Having said that, I'm still surprised by some of the themes and subject matter that were allowed through at that time. Like I say, mayhap a bit jarring for a modern audience used to a steady diet of kid friendly, politically correct cartoon shows?

To answer your question, I do think someone who creates these things have a certain responsibility to it's followers. It's overwhelming to think about, but you never know what state of mind someone will be in when they read or see it.
I half agree with you here. As a creator of stuff that may occasionally be thought of as pushing the boundaries a touch, I do think I have a certain amount of responsibility for what I commit to the page. But can I help how different readers will react to my little scribbles? No. Can I be sure of how they'll react? Not usually. People have this strange capacity to continually surprise me.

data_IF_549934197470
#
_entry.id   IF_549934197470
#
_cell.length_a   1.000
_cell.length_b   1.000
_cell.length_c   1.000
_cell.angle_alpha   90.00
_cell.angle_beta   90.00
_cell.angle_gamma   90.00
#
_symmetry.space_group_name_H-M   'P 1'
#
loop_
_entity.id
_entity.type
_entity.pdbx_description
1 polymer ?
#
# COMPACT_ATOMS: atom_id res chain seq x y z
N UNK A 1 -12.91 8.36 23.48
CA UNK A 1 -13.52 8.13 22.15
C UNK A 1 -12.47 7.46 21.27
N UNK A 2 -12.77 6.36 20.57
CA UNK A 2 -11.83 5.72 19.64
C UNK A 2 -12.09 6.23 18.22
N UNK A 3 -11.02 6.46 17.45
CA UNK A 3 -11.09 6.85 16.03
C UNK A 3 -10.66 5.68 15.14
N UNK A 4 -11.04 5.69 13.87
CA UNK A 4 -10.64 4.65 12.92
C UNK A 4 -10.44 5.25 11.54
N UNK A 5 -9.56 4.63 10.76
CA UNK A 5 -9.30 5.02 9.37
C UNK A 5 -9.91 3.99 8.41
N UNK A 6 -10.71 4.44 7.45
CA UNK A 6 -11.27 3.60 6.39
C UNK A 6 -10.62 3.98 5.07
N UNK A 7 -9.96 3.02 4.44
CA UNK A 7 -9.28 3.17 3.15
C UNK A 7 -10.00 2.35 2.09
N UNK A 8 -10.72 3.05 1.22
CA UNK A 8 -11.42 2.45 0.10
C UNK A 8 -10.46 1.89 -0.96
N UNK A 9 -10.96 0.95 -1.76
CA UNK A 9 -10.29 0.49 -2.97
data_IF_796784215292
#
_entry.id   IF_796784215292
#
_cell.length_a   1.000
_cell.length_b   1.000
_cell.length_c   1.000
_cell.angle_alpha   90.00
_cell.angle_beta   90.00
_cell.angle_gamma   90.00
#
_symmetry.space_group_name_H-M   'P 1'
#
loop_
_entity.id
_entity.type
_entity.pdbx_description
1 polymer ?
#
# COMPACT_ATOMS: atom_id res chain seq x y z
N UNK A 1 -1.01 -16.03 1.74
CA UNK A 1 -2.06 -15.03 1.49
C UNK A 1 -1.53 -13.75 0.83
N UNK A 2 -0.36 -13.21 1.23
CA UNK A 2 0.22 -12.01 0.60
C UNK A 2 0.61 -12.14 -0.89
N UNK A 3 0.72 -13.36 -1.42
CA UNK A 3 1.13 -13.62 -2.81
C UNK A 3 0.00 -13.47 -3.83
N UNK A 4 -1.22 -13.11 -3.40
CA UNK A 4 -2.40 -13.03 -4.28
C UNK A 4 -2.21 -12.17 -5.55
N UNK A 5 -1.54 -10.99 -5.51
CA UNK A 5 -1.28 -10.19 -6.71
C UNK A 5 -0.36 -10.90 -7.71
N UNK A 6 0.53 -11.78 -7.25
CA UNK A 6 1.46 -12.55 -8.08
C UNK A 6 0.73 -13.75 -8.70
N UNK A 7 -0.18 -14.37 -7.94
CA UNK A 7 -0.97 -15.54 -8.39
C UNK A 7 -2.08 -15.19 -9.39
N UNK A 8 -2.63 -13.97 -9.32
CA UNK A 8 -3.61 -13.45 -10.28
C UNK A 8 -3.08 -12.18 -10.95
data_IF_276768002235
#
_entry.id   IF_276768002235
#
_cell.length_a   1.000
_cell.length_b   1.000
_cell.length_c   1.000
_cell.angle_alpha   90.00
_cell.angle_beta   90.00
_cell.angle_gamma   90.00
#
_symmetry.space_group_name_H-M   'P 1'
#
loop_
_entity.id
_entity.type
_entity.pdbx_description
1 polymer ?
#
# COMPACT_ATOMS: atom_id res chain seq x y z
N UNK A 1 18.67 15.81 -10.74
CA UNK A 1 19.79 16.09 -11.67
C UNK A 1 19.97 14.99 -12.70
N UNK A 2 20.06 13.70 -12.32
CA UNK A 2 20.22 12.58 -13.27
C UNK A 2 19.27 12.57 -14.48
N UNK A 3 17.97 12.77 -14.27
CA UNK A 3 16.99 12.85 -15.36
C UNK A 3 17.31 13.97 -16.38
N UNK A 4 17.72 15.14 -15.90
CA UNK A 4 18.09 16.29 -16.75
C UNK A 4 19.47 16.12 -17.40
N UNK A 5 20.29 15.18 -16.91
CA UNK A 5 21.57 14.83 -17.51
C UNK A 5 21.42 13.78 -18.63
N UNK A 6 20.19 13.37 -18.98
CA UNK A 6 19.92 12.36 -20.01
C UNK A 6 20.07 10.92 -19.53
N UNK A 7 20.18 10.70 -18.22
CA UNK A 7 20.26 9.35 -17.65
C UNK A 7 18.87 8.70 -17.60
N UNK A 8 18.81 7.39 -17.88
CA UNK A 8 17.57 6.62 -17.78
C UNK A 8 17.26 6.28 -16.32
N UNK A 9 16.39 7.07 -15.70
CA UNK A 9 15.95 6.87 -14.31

Just when I think I'm being shocking and edgy, people aren't shocked. Just when I think I'm making a clear, considered and thoughtful artistic statement, people yawn or - worse still - take it completely out of context and complain that I'm just trying to be controversial. I have absolutely no control over this (except, perhaps, if I simply choose not to draw at all).

So, the approach I take is this. Years from now when I look back at it, is it something that I'll be proud of having produced? Or will I feel regret for some of the things I put out there? If I can even halfway answer that, then that's what informs whether or not I'll do it. Now, I can't say that this approach has never steered me wrong, but so far out of all the strips I've done, there's only one that I would have chosen not to do at all had I had the benefit of hindsight.